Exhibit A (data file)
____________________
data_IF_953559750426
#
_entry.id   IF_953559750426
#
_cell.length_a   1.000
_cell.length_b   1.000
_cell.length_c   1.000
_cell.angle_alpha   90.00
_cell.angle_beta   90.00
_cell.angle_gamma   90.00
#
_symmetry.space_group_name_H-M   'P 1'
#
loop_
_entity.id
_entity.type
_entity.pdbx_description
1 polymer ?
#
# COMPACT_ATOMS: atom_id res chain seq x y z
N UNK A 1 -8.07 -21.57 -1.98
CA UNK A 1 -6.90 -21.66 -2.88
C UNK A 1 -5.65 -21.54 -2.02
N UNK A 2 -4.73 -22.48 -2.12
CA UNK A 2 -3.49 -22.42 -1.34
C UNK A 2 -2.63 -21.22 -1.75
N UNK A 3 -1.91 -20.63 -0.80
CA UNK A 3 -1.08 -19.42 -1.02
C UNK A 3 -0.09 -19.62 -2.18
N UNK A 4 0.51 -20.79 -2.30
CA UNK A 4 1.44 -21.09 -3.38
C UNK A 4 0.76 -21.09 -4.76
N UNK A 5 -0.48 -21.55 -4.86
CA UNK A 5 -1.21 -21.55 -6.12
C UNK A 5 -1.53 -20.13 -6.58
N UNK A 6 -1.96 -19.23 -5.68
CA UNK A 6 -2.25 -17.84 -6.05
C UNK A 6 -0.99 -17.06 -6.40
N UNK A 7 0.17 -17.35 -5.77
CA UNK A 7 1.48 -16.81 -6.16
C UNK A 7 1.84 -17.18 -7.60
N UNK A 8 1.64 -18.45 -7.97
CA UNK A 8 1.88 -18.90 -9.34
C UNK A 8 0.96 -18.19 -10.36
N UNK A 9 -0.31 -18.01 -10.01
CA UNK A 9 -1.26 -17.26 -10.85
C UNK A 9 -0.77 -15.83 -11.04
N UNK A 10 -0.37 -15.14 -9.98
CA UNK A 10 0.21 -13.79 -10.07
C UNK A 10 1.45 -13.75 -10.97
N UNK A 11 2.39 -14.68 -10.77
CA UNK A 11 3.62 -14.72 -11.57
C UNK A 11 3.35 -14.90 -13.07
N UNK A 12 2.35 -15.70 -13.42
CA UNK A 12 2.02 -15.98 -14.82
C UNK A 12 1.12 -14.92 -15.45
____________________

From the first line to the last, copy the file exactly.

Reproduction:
data_IF_953559750426
#
_entry.id   IF_953559750426
#
_cell.length_a   1.000
_cell.length_b   1.000
_cell.length_c   1.000
_cell.angle_alpha   90.00
_cell.angle_beta   90.00
_cell.angle_gamma   90.00
#
_symmetry.space_group_name_H-M   'P 1'
#
loop_
_entity.id
_entity.type
_entity.pdbx_description
1 polymer ?
#
# COMPACT_ATOMS: atom_id res chain seq x y z
N UNK A 1 -8.07 -21.57 -1.98
CA UNK A 1 -6.90 -21.66 -2.88
C UNK A 1 -5.65 -21.54 -2.02
N UNK A 2 -4.73 -22.48 -2.12
CA UNK A 2 -3.49 -22.42 -1.34
C UNK A 2 -2.63 -21.22 -1.75
N UNK A 3 -1.91 -20.63 -0.80
CA UNK A 3 -1.08 -19.42 -1.02
C UNK A 3 -0.09 -19.62 -2.18
N UNK A 4 0.51 -20.79 -2.30
CA UNK A 4 1.44 -21.09 -3.38
C UNK A 4 0.76 -21.09 -4.76
N UNK A 5 -0.48 -21.55 -4.86
CA UNK A 5 -1.21 -21.55 -6.12
C UNK A 5 -1.53 -20.13 -6.58
N UNK A 6 -1.96 -19.23 -5.68
CA UNK A 6 -2.25 -17.84 -6.05
C UNK A 6 -0.99 -17.06 -6.40
N UNK A 7 0.17 -17.35 -5.77
CA UNK A 7 1.48 -16.81 -6.16
C UNK A 7 1.84 -17.18 -7.60
N UNK A 8 1.64 -18.45 -7.97
CA UNK A 8 1.88 -18.90 -9.34
C UNK A 8 0.96 -18.19 -10.36
N UNK A 9 -0.31 -18.01 -10.01
CA UNK A 9 -1.26 -17.26 -10.85
C UNK A 9 -0.77 -15.83 -11.04
N UNK A 10 -0.37 -15.14 -9.98
CA UNK A 10 0.21 -13.79 -10.07
C UNK A 10 1.45 -13.75 -10.97
N UNK A 11 2.39 -14.68 -10.77
CA UNK A 11 3.62 -14.72 -11.57
C UNK A 11 3.35 -14.90 -13.07
N UNK A 12 2.35 -15.70 -13.42
CA UNK A 12 2.02 -15.98 -14.82
C UNK A 12 1.12 -14.92 -15.45